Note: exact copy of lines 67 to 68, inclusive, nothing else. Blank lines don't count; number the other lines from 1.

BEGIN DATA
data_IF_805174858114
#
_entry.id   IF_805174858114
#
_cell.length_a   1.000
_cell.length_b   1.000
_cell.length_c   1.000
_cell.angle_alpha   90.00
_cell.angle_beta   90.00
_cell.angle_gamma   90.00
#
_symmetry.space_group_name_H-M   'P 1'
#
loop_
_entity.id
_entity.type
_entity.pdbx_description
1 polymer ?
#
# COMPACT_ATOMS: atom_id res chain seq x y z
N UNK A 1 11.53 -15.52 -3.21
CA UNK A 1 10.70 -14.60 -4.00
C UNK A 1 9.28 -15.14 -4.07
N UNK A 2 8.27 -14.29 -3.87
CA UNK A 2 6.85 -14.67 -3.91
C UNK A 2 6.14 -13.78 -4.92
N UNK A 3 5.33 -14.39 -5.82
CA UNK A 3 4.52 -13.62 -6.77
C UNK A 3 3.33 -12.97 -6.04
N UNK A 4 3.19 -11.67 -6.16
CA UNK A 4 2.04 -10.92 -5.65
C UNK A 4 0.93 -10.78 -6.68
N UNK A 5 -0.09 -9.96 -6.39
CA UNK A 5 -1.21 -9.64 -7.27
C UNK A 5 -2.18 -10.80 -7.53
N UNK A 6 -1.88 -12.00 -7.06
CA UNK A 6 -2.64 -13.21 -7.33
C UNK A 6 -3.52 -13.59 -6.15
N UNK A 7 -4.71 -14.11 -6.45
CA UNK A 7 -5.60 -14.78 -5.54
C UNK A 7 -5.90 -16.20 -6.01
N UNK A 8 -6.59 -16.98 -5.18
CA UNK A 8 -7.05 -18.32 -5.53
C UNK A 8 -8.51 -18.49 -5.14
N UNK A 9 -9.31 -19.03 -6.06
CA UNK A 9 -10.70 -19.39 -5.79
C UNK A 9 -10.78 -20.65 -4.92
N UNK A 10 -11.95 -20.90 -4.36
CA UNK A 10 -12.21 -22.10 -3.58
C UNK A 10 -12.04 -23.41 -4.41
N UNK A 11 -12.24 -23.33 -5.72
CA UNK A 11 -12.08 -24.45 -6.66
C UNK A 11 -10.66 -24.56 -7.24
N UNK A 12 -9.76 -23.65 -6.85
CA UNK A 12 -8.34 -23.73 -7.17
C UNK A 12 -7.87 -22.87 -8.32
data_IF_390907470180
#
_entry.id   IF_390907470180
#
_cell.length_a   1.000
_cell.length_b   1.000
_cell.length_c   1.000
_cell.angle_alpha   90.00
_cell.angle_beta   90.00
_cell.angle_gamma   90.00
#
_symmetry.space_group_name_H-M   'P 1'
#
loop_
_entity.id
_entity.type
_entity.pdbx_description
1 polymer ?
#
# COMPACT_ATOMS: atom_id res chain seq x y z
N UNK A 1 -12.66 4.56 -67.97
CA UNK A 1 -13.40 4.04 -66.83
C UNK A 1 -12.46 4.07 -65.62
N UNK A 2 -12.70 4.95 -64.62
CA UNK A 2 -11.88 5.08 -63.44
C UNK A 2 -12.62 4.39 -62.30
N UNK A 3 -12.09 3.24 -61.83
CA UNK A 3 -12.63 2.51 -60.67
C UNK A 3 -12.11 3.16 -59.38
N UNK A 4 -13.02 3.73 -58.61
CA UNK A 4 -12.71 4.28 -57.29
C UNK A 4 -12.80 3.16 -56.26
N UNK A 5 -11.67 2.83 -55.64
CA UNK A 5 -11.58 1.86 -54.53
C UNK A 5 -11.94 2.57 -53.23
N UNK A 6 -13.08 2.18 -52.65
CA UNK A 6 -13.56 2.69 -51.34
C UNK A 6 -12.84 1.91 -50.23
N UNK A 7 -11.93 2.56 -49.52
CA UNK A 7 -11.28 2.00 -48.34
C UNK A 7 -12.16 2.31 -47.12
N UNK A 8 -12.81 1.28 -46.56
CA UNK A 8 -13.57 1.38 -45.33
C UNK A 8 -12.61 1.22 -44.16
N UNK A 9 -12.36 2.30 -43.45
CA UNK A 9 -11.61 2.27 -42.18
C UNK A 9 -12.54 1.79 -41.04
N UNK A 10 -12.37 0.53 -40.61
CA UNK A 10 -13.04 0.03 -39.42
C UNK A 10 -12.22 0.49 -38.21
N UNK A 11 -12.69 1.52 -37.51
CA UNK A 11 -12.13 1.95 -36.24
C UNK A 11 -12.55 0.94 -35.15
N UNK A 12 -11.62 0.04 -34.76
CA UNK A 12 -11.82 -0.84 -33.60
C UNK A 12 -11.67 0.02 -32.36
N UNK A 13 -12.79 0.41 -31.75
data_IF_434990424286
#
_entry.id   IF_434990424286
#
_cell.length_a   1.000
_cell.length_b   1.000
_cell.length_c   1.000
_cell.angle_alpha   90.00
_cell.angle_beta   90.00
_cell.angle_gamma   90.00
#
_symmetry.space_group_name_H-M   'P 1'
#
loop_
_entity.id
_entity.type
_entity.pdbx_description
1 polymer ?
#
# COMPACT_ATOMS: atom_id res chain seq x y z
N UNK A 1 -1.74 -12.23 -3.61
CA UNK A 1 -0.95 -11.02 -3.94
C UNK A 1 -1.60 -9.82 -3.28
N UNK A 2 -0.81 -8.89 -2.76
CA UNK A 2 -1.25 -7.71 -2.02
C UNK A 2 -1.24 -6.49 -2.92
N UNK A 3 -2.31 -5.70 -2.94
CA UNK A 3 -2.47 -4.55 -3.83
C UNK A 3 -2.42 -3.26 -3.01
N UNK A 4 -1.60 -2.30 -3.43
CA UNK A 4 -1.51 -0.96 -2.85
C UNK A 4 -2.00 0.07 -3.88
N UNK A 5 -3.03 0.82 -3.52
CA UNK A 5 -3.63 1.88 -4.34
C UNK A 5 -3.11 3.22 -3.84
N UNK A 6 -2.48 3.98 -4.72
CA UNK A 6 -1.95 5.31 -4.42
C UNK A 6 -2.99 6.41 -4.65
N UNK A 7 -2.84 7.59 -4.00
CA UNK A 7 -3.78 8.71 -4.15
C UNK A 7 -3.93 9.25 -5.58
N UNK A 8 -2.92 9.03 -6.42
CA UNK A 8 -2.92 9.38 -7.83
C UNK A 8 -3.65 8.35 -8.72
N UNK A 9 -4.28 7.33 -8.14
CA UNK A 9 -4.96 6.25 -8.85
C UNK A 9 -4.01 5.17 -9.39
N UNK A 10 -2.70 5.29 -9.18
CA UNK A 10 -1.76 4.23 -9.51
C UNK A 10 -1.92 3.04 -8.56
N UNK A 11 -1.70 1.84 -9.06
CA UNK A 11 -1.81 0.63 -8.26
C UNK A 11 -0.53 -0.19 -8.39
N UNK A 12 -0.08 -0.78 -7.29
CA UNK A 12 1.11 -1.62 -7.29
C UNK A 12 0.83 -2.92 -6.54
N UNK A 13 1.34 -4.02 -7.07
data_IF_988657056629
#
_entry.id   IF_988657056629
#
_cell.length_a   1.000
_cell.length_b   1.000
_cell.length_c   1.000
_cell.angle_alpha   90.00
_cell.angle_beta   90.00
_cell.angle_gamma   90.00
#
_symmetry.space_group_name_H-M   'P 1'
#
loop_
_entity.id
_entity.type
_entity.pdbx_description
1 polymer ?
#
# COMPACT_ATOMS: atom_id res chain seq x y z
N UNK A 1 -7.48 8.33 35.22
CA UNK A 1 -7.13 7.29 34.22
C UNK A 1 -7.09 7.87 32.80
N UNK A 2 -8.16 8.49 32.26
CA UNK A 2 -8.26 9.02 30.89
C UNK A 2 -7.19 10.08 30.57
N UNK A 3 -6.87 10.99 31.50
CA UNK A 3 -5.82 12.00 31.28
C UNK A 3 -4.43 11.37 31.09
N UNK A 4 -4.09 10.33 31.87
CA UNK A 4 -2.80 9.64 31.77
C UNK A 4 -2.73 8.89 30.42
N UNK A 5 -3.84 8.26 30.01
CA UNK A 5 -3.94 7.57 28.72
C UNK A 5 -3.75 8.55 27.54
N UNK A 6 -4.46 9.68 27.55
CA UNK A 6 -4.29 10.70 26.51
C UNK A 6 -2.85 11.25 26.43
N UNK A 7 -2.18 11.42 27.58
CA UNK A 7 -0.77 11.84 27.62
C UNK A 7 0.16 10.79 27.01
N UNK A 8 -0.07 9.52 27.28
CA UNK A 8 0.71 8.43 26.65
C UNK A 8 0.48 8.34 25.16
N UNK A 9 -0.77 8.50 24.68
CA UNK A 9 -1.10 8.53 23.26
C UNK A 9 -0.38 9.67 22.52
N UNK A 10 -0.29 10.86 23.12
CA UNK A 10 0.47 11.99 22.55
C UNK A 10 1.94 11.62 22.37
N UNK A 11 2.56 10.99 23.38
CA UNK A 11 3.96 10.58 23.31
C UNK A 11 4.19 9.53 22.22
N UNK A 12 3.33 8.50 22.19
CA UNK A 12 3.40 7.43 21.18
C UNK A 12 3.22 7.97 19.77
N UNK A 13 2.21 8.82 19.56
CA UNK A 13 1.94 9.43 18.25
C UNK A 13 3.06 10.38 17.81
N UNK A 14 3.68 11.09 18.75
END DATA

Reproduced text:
#
_symmetry.space_group_name_H-M   'P 1'